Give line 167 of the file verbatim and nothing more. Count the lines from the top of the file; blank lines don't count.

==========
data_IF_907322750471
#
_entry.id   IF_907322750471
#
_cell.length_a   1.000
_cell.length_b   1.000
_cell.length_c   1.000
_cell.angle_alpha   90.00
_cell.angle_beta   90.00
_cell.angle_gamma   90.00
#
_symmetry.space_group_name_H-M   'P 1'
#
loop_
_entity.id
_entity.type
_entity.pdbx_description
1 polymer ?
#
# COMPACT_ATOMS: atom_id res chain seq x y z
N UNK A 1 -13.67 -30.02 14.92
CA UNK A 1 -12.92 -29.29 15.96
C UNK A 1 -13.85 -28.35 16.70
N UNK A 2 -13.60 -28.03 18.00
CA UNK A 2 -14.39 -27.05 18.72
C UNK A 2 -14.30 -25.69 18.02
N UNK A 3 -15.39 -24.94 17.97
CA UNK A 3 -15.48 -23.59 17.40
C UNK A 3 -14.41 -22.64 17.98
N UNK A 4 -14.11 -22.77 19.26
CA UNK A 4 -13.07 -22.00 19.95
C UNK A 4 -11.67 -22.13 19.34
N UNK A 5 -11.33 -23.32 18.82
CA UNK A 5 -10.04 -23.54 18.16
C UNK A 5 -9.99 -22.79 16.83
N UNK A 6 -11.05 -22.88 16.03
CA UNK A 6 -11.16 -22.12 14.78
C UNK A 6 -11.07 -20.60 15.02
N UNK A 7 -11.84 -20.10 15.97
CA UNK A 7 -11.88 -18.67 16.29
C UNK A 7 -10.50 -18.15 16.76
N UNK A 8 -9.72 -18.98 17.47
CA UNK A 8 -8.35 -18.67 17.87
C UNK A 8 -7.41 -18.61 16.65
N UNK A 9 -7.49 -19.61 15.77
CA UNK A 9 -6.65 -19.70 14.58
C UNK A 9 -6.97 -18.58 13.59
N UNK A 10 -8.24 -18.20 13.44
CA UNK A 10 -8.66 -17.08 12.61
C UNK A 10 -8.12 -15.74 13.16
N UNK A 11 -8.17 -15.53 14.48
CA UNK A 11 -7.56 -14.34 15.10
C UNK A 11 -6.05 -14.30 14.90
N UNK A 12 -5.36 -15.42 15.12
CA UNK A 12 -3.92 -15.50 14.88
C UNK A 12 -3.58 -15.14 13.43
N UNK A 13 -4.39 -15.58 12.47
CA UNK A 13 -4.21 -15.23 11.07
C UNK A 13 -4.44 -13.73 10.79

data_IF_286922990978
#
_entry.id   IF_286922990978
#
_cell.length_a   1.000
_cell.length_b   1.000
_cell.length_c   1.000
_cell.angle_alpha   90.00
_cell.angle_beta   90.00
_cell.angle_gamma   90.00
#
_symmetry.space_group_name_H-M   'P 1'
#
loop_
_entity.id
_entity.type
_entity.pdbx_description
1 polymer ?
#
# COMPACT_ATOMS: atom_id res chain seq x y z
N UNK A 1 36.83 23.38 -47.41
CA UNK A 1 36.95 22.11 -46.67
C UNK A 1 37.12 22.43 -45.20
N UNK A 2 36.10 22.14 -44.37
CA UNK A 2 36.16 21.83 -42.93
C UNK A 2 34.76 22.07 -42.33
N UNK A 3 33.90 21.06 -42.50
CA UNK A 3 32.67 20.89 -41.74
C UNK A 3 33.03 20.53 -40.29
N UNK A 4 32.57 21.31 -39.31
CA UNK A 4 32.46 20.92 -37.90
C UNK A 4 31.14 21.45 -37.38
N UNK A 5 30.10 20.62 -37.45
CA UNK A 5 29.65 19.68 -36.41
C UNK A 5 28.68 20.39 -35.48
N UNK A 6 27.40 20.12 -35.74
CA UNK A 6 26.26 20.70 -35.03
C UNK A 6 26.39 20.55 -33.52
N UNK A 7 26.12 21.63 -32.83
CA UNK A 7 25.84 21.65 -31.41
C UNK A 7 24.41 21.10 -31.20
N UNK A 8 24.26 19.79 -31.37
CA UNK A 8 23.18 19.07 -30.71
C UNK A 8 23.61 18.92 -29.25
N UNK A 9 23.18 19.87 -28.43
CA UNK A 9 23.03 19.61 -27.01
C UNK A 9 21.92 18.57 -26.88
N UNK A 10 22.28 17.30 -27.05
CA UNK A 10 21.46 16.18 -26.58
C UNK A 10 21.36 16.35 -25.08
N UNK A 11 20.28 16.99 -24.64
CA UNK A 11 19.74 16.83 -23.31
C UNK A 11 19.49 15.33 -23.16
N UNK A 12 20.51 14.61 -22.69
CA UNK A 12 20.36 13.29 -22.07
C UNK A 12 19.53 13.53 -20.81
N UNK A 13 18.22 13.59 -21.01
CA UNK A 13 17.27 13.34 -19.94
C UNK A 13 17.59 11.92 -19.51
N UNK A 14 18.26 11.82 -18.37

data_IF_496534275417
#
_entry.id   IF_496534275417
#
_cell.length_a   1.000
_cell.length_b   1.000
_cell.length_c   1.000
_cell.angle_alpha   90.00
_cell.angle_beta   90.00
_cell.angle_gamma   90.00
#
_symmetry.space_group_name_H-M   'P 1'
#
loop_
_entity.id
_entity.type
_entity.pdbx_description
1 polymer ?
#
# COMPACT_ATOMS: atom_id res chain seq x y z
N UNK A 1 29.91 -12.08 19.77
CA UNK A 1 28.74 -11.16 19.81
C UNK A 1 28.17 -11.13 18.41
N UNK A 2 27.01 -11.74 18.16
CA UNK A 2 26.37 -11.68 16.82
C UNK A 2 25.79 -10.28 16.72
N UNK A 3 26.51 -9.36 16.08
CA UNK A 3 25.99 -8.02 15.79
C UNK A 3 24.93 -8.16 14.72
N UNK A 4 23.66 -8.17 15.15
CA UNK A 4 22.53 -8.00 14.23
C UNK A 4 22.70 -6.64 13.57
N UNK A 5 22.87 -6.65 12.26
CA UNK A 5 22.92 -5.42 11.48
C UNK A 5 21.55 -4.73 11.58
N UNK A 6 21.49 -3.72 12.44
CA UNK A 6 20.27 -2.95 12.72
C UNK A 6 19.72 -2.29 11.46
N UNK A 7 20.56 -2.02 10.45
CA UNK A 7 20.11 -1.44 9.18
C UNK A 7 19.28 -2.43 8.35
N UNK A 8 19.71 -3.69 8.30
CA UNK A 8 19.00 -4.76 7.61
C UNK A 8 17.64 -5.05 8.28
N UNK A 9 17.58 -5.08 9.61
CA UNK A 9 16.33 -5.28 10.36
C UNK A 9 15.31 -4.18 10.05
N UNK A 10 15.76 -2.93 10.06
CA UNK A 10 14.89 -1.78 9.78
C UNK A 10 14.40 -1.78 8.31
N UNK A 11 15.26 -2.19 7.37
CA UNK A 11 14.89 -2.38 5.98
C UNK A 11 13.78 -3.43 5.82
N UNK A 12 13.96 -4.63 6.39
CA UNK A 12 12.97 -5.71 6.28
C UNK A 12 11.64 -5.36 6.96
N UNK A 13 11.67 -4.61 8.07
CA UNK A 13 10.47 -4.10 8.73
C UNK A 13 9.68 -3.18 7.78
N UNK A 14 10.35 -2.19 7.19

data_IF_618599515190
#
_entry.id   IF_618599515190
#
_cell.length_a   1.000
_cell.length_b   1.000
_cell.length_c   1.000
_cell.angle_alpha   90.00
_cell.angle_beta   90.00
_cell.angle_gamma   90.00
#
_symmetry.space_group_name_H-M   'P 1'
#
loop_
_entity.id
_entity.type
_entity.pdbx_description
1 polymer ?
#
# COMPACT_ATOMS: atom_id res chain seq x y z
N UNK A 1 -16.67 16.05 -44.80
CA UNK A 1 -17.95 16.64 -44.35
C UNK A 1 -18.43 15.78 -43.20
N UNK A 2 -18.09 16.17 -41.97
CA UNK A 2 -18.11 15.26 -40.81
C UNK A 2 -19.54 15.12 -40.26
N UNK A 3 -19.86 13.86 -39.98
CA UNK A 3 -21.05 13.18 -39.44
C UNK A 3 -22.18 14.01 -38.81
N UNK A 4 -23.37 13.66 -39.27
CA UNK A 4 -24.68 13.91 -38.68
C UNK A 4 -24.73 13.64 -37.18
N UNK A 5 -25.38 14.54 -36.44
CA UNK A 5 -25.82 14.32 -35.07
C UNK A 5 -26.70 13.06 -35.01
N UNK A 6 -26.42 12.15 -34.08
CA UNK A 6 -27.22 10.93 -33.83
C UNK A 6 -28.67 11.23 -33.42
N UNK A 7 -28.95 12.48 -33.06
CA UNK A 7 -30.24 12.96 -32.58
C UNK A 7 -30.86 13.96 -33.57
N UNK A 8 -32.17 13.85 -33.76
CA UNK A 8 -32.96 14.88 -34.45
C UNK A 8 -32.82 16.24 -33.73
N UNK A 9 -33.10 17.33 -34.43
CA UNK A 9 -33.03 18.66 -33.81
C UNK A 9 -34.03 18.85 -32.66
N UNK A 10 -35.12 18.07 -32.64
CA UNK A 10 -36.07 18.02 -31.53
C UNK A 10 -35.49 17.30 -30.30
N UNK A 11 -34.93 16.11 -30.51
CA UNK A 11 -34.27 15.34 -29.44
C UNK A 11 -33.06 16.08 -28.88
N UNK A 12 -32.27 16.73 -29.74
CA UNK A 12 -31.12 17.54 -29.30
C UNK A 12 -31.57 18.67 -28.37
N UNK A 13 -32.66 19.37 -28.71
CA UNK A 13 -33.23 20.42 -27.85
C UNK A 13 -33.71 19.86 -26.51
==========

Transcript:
N UNK A 10 15.76 -2.93 10.06